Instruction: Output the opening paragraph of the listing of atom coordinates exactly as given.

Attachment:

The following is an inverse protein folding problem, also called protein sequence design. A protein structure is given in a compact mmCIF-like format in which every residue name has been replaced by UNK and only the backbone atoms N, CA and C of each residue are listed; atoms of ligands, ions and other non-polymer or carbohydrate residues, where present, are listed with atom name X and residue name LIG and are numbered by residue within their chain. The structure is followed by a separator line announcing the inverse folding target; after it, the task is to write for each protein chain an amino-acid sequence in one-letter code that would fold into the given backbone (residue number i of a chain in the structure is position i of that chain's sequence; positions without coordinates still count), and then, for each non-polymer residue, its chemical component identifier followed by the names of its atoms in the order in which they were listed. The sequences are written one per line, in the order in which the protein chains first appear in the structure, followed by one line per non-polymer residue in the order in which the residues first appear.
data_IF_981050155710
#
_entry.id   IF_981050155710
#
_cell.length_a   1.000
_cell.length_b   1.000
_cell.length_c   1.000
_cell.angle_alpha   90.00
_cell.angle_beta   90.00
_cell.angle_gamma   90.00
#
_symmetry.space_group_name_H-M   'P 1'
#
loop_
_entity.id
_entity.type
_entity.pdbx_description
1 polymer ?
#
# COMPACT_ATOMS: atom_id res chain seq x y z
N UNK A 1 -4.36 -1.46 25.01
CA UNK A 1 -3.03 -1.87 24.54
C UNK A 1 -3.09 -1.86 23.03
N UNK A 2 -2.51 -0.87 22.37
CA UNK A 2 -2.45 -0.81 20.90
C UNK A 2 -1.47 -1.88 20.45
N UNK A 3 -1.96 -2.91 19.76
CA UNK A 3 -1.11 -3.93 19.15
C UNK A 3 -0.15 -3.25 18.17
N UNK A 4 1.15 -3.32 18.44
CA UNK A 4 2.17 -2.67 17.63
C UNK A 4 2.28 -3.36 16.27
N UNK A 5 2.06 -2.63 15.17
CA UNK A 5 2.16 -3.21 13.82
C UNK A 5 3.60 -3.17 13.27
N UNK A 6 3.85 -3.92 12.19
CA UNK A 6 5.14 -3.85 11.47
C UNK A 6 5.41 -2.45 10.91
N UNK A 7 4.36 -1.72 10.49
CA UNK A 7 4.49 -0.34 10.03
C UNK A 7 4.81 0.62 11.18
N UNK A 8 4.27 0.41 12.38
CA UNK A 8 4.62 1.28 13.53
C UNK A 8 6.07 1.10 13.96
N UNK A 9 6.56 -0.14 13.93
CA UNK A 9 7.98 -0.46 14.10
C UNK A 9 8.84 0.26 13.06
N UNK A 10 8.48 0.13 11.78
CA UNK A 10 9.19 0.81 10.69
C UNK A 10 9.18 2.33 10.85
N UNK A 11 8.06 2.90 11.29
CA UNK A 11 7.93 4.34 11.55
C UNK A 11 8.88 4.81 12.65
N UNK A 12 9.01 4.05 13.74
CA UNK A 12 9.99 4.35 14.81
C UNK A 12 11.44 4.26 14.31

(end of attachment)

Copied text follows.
The following is an inverse protein folding problem, also called protein sequence design. A protein structure is given in a compact mmCIF-like format in which every residue name has been replaced by UNK and only the backbone atoms N, CA and C of each residue are listed; atoms of ligands, ions and other non-polymer or carbohydrate residues, where present, are listed with atom name X and residue name LIG and are numbered by residue within their chain. The structure is followed by a separator line announcing the inverse folding target; after it, the task is to write for each protein chain an amino-acid sequence in one-letter code that would fold into the given backbone (residue number i of a chain in the structure is position i of that chain's sequence; positions without coordinates still count), and then, for each non-polymer residue, its chemical component identifier followed by the names of its atoms in the order in which they were listed. The sequences are written one per line, in the order in which the protein chains first appear in the structure, followed by one line per non-polymer residue in the order in which the residues first appear.